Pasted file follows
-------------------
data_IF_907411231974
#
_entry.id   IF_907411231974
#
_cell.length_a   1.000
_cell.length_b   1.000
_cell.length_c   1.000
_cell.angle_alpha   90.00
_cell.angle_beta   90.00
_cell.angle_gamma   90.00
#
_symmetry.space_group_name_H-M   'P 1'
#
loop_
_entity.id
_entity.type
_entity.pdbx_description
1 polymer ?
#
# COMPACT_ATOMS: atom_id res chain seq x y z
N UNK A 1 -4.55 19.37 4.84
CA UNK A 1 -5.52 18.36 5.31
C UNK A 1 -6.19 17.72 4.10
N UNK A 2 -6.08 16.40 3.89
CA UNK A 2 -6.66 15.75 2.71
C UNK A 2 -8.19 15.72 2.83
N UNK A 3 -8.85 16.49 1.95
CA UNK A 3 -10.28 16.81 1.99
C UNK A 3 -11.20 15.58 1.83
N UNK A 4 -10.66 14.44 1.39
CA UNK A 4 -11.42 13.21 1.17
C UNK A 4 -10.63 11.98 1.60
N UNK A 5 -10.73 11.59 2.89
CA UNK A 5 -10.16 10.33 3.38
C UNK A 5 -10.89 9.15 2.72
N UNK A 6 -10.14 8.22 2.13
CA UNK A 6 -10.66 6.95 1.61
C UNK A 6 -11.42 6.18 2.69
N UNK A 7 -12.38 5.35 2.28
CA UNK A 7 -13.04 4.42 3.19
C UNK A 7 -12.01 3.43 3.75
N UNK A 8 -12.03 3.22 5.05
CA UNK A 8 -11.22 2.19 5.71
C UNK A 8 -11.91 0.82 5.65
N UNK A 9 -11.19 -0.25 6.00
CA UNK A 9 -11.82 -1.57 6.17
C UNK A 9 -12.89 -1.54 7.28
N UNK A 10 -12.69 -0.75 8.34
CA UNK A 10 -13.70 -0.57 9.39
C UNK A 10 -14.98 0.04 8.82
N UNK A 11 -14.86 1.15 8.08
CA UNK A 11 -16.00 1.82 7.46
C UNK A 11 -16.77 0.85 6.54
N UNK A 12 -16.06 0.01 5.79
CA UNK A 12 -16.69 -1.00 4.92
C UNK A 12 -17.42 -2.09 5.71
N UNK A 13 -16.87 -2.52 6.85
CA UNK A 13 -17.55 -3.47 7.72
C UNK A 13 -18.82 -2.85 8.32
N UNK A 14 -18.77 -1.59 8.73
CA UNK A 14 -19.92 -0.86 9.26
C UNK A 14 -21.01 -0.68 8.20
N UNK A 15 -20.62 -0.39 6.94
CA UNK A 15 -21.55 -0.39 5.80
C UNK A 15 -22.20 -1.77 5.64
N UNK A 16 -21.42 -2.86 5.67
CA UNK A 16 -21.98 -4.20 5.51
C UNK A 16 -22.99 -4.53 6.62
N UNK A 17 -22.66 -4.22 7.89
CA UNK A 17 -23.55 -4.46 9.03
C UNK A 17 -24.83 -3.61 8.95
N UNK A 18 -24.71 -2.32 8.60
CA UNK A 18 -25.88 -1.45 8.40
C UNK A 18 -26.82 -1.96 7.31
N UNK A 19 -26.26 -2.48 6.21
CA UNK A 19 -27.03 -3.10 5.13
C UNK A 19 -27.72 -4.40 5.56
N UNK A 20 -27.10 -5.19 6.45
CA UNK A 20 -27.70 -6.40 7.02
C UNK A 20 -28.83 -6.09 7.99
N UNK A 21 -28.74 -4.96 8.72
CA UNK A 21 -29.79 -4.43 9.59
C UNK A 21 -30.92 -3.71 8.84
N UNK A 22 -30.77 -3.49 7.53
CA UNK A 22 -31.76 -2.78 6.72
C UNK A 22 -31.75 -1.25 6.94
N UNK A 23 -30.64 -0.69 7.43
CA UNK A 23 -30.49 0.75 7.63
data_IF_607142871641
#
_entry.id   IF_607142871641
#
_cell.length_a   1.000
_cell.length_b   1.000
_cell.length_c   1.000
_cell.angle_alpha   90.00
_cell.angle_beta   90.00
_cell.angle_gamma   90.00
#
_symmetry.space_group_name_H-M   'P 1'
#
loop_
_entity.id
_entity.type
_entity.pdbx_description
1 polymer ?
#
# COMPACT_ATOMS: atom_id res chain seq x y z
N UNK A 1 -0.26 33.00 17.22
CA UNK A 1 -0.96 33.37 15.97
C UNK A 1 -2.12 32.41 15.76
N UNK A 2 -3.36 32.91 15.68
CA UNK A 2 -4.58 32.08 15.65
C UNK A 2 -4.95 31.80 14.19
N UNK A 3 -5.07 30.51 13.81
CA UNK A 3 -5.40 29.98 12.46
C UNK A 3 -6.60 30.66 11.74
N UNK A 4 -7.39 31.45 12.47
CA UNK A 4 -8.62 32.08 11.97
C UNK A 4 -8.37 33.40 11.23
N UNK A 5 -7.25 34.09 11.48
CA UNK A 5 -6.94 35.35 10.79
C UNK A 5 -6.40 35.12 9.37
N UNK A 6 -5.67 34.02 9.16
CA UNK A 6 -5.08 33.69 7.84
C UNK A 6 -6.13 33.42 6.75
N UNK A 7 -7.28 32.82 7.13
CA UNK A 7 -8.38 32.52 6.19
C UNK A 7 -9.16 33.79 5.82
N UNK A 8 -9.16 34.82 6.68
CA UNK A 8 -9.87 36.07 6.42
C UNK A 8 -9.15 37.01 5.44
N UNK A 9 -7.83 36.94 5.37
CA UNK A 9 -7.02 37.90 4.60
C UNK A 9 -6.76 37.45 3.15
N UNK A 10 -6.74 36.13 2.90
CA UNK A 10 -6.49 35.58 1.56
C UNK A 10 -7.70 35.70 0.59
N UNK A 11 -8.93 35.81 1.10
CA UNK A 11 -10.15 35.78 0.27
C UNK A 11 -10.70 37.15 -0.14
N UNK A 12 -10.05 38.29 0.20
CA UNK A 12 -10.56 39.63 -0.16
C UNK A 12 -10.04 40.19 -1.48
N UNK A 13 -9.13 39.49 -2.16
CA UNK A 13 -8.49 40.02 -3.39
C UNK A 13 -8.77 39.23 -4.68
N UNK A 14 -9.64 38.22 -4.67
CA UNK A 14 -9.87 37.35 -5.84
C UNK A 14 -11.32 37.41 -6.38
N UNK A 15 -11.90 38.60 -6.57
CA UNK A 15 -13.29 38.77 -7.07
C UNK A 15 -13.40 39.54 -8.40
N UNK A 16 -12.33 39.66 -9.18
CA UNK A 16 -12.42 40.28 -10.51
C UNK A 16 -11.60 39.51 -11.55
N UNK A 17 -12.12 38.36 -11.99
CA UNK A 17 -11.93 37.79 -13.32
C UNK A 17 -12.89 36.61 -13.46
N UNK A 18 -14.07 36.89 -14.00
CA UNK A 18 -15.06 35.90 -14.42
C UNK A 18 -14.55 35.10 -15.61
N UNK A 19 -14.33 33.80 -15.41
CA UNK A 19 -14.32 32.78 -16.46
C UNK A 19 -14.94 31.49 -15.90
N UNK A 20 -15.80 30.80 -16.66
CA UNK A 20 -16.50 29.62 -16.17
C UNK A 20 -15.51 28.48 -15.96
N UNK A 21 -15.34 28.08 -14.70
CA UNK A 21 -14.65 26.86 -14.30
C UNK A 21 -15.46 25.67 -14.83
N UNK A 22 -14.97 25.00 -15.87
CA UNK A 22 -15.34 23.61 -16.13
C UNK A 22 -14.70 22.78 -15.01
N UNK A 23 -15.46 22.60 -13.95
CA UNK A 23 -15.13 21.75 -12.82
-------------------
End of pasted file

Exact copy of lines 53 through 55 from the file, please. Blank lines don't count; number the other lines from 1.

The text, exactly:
C UNK A 11 -16.77 0.85 6.54
N UNK A 12 -16.06 0.01 5.79
CA UNK A 12 -16.69 -1.00 4.92